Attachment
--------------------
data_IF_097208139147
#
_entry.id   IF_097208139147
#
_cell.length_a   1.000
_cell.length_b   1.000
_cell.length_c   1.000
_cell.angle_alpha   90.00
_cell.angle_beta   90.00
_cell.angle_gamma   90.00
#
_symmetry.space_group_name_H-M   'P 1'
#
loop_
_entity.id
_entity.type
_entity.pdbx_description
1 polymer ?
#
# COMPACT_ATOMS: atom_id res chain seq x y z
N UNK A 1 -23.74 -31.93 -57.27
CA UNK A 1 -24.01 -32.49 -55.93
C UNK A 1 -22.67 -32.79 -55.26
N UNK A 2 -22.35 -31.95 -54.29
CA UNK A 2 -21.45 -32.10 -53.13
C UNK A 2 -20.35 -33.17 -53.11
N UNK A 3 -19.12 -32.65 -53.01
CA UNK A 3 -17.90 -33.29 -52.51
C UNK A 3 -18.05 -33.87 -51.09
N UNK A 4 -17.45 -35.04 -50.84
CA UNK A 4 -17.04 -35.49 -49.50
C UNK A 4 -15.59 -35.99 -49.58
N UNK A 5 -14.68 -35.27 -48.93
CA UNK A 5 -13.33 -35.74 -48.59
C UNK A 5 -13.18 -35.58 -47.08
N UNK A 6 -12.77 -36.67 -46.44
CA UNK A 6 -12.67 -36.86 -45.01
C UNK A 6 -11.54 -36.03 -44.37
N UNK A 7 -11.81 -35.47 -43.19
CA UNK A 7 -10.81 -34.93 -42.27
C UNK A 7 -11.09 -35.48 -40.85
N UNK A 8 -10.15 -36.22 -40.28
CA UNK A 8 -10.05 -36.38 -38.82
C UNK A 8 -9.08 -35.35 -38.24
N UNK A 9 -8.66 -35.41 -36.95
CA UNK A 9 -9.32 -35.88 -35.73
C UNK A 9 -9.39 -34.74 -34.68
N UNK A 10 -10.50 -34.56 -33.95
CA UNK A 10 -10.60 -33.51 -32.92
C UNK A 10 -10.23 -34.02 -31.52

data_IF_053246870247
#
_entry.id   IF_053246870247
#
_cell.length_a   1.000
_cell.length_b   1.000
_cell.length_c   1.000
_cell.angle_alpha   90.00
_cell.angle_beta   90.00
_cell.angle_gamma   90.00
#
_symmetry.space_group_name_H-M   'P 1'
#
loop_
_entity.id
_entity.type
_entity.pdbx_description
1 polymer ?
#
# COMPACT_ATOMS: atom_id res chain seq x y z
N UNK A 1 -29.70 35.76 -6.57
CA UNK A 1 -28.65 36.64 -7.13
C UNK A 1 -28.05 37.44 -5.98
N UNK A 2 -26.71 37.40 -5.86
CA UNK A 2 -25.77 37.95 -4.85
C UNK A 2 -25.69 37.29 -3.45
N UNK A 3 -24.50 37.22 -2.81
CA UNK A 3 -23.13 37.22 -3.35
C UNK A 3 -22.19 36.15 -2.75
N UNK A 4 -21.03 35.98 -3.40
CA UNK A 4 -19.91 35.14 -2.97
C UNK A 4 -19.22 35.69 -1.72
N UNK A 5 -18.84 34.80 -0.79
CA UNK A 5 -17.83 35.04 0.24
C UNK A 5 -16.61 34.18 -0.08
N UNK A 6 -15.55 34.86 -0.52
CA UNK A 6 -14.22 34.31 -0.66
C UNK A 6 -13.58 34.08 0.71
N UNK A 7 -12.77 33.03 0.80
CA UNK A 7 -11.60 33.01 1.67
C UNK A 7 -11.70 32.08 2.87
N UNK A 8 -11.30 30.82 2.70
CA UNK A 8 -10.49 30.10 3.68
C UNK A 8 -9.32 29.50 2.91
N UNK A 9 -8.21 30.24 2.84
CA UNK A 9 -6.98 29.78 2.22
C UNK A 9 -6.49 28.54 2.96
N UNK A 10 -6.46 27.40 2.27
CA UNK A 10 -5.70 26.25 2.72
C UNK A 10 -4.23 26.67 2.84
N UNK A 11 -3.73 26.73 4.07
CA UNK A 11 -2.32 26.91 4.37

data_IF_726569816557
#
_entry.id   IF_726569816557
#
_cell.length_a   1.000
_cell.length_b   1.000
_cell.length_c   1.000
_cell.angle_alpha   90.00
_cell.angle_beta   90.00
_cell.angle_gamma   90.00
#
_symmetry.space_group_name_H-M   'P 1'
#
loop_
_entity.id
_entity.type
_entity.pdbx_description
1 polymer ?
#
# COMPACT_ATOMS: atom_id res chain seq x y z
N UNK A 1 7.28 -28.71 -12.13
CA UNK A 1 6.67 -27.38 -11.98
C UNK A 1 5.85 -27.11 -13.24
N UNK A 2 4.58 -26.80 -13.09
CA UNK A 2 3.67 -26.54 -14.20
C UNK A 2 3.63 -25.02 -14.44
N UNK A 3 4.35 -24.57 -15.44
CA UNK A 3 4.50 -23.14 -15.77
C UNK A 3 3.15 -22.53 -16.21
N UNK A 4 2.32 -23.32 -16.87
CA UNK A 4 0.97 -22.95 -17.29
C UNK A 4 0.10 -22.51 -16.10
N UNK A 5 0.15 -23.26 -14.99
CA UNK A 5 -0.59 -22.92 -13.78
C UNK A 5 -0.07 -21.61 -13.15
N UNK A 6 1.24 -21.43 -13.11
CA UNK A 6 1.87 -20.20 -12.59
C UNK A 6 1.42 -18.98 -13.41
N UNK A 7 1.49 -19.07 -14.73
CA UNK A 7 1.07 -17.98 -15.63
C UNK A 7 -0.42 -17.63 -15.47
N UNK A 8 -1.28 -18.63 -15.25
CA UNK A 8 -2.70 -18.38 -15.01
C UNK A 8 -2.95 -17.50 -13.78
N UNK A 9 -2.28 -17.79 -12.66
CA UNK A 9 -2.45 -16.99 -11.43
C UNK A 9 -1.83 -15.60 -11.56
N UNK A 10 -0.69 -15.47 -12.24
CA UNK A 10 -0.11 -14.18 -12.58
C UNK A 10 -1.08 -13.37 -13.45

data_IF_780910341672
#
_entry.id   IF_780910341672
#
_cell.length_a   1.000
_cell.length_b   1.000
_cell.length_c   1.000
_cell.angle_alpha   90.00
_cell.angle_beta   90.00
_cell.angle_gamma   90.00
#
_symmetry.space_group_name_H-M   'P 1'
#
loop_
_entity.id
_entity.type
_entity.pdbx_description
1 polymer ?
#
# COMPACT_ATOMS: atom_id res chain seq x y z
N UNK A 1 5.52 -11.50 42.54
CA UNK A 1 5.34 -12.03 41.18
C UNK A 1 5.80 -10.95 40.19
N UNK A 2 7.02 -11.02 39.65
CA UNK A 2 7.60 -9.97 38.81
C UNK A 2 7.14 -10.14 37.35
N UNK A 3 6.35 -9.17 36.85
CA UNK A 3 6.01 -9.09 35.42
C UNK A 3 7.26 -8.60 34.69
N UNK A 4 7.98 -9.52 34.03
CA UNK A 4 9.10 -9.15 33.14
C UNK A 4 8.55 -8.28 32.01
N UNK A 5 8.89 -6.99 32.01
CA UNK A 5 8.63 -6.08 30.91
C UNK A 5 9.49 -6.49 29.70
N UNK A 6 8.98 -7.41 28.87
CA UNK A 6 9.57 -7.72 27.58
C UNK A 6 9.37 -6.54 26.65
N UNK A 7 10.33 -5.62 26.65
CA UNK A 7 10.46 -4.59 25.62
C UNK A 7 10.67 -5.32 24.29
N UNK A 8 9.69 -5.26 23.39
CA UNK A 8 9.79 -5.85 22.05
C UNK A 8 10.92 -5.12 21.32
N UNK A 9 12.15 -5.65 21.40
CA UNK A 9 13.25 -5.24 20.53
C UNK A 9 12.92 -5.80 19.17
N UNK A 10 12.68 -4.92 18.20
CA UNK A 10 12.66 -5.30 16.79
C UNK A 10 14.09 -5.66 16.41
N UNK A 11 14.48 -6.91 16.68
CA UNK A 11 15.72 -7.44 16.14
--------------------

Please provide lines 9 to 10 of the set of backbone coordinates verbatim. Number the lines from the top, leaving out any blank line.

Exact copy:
_cell.angle_beta   90.00
_cell.angle_gamma   90.00